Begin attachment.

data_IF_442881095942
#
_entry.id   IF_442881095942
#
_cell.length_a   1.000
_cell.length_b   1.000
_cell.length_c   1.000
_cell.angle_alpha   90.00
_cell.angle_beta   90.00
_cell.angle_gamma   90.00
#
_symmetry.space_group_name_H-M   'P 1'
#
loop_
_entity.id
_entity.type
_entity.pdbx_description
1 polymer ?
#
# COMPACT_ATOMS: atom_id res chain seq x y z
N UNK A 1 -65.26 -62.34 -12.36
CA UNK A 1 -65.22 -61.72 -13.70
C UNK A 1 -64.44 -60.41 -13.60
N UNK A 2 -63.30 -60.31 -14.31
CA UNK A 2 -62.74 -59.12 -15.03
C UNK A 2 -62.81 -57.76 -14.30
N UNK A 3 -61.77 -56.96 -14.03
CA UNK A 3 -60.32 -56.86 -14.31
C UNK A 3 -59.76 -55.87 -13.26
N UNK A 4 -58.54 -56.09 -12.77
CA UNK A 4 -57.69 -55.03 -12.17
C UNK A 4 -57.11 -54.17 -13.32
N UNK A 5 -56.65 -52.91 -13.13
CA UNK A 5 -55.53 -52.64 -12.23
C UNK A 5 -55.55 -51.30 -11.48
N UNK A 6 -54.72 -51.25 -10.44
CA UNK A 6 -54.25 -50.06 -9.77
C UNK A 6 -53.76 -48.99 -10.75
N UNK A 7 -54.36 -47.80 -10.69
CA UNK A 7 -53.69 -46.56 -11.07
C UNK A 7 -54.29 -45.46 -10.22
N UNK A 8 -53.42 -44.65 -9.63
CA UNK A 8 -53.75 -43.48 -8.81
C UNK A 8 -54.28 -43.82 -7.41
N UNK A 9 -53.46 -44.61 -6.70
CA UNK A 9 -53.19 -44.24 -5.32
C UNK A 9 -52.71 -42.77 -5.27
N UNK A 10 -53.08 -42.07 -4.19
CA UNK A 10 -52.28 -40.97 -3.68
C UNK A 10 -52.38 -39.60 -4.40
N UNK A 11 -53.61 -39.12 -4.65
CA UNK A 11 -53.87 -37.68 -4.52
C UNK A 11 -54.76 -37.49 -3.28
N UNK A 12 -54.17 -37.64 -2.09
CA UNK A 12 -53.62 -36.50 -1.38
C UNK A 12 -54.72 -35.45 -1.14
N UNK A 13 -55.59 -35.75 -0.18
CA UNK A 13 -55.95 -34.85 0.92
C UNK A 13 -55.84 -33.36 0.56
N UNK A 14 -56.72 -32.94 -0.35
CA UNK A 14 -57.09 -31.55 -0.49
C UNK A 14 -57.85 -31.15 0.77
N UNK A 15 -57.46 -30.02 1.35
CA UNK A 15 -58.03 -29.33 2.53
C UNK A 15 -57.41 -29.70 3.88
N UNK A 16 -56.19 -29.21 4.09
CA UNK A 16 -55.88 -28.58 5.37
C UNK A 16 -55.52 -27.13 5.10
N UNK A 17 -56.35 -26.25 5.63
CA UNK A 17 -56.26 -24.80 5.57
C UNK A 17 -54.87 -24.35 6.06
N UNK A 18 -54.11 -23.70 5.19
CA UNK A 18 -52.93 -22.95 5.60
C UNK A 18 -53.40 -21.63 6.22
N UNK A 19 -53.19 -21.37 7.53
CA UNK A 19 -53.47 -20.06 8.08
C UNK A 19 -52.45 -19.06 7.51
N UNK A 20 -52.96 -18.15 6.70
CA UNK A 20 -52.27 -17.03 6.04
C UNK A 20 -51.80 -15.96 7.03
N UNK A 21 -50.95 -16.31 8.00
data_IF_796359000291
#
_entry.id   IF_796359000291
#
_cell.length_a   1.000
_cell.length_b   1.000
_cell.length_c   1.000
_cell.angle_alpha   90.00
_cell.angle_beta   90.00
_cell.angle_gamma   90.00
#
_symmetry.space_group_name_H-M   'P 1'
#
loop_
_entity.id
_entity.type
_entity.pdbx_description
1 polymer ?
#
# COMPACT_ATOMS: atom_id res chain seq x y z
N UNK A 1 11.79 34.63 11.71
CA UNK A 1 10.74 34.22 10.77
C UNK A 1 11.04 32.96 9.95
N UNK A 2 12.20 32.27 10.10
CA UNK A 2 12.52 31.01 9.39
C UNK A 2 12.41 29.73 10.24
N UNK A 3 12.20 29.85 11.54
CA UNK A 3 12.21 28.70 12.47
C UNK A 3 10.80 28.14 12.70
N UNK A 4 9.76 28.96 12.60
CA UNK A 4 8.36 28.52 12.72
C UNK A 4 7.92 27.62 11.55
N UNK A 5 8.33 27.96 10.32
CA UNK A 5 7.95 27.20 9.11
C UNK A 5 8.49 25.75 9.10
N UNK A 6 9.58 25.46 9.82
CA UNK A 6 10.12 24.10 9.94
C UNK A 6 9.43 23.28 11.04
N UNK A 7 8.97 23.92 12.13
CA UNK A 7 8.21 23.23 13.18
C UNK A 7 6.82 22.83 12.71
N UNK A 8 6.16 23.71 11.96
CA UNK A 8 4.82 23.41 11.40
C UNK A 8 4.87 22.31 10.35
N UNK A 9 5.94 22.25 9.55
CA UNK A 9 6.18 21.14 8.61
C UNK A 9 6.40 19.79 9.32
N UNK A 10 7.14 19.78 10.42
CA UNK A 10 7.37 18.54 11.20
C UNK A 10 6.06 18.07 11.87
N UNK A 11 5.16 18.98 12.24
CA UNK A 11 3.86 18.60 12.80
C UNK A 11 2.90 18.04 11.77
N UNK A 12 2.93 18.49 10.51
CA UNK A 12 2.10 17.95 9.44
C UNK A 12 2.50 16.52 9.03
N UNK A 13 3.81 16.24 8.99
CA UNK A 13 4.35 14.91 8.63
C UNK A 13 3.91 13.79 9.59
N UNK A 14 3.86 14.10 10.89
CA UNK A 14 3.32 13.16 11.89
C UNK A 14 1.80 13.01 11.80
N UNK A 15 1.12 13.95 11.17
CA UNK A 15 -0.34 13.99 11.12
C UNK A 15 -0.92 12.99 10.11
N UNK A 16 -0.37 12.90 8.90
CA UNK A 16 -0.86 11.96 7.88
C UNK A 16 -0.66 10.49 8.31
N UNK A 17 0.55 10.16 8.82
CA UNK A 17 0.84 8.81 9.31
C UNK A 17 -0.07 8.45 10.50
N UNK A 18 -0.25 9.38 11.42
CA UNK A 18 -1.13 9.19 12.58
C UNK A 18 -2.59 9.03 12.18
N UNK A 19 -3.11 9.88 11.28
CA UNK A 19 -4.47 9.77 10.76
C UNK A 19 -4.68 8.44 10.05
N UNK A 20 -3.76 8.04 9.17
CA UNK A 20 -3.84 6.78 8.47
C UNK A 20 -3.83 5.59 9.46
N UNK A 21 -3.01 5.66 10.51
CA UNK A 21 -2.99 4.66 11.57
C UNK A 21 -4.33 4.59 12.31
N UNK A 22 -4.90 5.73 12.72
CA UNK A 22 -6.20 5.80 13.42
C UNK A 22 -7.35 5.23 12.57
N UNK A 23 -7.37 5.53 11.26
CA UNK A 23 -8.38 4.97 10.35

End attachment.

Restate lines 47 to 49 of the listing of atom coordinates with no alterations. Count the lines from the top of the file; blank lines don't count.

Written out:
C UNK A 9 -52.71 -42.77 -5.27
N UNK A 10 -53.08 -42.07 -4.19
CA UNK A 10 -52.28 -40.97 -3.68